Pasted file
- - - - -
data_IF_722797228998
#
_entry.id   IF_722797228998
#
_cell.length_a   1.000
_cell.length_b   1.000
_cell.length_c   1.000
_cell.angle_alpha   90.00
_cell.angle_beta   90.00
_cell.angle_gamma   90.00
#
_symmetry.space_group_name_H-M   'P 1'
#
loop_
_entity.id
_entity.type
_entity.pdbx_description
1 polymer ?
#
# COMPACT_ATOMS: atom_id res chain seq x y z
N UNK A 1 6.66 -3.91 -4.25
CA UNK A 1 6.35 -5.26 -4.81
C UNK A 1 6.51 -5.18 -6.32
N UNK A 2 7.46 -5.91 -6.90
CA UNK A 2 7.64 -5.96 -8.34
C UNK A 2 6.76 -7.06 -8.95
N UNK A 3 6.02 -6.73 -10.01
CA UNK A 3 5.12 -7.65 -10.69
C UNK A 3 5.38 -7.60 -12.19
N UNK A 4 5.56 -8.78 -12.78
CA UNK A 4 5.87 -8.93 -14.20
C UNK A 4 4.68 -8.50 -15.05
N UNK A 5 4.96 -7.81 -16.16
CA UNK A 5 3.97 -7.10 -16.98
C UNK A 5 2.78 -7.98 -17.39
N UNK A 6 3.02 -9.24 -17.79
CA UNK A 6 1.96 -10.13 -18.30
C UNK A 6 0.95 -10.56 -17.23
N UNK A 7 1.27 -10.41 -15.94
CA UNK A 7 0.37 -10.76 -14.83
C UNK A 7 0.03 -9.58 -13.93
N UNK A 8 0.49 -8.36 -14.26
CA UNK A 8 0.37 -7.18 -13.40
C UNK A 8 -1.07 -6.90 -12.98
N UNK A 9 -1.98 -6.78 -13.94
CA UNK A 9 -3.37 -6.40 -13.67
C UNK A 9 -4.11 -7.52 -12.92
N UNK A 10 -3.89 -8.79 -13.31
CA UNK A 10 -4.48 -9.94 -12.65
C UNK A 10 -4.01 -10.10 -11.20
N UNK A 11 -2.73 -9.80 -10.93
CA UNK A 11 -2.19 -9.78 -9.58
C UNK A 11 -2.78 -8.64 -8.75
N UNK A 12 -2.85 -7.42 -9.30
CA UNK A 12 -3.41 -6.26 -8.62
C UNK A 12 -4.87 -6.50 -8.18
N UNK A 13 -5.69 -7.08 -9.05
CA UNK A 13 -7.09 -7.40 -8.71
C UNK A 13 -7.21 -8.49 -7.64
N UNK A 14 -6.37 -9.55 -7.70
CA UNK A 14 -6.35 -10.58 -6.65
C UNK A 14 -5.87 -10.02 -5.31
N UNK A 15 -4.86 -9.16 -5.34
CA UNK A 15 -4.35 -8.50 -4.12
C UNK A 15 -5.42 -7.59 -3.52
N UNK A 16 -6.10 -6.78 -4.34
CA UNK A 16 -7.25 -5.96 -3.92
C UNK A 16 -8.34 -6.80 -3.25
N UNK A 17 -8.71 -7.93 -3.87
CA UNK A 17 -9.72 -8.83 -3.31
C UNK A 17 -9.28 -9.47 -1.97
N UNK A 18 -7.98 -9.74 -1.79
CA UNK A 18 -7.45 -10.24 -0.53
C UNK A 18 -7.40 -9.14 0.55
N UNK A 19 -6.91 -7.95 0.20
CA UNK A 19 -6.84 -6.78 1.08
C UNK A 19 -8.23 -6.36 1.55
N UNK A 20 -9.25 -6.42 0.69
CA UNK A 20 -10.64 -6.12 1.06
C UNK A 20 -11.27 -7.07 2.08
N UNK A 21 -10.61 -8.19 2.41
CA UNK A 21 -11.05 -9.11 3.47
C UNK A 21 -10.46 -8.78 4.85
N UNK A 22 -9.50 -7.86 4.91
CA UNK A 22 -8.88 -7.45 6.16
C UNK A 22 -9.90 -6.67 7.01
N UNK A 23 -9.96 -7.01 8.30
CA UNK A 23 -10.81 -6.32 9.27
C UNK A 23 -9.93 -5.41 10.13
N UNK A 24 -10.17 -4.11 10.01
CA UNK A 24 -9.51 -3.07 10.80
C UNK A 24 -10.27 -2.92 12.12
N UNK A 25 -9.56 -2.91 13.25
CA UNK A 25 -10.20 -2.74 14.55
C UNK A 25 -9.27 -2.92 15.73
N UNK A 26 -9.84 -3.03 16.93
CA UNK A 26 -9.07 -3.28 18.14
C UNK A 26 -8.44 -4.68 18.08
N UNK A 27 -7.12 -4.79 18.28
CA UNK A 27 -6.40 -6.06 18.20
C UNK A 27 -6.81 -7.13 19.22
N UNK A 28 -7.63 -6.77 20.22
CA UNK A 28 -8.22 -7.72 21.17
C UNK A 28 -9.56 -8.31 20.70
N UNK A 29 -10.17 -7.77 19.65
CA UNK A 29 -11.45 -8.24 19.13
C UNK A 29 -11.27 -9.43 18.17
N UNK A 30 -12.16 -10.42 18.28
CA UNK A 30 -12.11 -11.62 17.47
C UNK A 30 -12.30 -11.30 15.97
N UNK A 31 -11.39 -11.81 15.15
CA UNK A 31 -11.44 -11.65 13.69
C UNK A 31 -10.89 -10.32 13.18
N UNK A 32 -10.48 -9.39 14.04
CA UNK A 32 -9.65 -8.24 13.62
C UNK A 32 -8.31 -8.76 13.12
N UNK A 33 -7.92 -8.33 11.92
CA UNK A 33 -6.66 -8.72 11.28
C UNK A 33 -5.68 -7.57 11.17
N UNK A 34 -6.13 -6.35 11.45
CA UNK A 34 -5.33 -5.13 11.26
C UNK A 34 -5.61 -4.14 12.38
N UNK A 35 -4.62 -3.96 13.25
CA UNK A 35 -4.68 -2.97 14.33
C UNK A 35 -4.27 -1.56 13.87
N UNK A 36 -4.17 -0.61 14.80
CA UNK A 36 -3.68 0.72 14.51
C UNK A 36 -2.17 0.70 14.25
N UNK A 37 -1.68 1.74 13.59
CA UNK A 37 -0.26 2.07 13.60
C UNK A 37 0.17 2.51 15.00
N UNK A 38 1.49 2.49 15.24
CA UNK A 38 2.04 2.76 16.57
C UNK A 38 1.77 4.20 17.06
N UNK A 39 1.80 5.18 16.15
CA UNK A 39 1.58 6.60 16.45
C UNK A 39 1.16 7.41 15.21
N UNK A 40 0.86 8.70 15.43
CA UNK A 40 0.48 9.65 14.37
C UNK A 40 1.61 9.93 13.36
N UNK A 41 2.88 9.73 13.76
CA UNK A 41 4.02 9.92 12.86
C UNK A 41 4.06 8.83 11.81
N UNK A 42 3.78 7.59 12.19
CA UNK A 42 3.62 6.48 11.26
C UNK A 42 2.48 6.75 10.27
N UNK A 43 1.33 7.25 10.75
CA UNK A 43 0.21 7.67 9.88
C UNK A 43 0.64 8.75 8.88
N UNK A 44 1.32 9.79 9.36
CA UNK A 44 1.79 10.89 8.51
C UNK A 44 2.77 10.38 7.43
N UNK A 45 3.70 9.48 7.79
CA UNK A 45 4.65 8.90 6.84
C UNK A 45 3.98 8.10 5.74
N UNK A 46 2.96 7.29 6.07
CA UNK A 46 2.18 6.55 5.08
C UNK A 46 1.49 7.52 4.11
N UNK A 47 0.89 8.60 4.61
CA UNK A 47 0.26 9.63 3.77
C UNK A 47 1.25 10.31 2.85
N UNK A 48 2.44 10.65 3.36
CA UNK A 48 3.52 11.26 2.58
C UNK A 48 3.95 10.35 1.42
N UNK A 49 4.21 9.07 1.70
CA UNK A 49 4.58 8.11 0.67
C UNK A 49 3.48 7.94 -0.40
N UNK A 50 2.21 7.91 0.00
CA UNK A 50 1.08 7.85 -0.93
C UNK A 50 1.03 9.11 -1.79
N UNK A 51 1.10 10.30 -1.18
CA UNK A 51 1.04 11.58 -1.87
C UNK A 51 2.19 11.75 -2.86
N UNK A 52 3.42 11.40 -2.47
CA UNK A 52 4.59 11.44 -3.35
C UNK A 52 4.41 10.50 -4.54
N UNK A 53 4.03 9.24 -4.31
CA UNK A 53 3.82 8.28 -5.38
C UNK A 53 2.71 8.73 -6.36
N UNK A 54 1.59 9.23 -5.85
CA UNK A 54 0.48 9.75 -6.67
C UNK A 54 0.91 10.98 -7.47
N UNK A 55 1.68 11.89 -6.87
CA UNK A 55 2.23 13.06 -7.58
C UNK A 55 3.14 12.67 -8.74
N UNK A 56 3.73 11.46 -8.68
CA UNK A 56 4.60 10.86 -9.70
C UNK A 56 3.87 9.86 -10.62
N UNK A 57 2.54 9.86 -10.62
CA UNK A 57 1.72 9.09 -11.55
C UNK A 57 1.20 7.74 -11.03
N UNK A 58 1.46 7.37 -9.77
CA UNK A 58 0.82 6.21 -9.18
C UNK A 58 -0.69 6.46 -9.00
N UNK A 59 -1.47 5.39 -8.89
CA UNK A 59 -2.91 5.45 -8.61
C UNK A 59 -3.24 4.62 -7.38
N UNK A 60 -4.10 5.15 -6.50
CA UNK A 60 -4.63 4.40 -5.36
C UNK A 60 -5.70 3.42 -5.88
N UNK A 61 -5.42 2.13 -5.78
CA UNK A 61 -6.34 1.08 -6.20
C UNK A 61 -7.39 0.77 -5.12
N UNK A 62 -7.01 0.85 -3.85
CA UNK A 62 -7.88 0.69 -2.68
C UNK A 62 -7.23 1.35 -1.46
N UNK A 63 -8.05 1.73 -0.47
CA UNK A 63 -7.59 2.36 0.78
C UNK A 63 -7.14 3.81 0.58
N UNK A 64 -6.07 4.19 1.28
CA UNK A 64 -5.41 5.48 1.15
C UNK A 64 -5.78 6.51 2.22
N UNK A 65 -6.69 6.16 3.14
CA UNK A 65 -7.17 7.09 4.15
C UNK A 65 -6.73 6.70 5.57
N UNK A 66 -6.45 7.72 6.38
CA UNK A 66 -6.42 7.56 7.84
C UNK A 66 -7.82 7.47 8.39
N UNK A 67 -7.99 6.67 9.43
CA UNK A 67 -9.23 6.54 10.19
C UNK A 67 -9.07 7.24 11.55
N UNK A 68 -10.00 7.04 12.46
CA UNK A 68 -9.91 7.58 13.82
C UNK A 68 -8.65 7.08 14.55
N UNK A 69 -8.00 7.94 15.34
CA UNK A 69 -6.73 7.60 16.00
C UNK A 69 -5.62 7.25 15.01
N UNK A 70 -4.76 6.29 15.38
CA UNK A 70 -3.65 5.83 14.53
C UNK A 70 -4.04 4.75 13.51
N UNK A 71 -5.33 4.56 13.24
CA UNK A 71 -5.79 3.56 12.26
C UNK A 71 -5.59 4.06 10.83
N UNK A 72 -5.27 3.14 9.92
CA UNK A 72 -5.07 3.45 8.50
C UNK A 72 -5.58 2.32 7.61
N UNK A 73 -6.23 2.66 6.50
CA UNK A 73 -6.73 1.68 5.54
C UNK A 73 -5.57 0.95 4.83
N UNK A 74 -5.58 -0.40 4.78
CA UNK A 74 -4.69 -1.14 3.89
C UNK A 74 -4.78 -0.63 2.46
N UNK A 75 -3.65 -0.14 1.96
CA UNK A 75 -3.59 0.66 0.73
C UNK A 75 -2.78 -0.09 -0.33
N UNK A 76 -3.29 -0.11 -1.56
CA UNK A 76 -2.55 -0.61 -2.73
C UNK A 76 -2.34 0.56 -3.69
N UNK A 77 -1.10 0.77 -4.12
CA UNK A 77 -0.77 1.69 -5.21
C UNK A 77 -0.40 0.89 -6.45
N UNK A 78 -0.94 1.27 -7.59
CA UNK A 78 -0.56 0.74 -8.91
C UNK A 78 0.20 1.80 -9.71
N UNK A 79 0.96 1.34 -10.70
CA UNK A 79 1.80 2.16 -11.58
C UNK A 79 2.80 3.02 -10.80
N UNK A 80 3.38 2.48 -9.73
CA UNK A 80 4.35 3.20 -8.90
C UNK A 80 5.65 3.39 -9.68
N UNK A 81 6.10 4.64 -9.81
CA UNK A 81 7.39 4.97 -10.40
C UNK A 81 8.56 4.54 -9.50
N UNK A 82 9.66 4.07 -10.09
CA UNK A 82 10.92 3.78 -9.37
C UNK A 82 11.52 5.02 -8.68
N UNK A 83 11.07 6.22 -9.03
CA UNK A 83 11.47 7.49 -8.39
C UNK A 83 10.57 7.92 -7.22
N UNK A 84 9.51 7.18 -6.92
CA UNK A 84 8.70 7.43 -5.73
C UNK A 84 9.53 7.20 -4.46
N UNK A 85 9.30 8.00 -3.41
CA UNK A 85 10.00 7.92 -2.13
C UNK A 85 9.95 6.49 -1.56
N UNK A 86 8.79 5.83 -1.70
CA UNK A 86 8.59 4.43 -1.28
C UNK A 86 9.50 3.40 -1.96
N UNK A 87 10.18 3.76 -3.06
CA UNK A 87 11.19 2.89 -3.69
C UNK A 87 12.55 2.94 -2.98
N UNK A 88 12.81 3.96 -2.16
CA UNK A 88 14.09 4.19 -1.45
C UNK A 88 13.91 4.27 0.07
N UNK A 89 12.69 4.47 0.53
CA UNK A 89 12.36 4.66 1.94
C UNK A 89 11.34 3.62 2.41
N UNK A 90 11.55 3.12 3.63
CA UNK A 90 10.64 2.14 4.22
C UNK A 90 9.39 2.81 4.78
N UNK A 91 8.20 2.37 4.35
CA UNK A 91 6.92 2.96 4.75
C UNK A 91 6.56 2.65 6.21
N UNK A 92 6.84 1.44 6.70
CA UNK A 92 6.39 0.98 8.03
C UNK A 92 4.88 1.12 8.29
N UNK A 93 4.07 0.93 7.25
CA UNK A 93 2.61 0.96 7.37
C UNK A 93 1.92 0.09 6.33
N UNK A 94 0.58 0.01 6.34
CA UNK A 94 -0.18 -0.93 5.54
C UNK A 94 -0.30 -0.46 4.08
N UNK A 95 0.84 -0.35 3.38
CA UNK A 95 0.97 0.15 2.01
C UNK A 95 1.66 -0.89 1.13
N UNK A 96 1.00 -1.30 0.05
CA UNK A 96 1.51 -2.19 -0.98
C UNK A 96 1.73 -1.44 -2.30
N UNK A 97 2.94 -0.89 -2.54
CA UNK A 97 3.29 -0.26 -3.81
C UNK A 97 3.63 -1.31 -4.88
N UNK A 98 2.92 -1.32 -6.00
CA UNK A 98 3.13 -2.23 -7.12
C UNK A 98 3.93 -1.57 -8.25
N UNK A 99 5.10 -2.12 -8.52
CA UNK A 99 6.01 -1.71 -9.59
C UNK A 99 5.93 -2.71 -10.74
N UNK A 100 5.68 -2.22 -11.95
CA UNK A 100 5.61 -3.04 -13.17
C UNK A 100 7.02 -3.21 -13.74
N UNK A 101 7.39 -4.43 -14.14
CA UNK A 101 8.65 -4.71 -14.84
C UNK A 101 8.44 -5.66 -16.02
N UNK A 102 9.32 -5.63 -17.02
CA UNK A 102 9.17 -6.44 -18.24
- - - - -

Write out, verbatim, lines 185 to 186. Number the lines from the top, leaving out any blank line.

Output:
C UNK A 55 3.14 12.67 -8.74
N UNK A 56 3.73 11.46 -8.68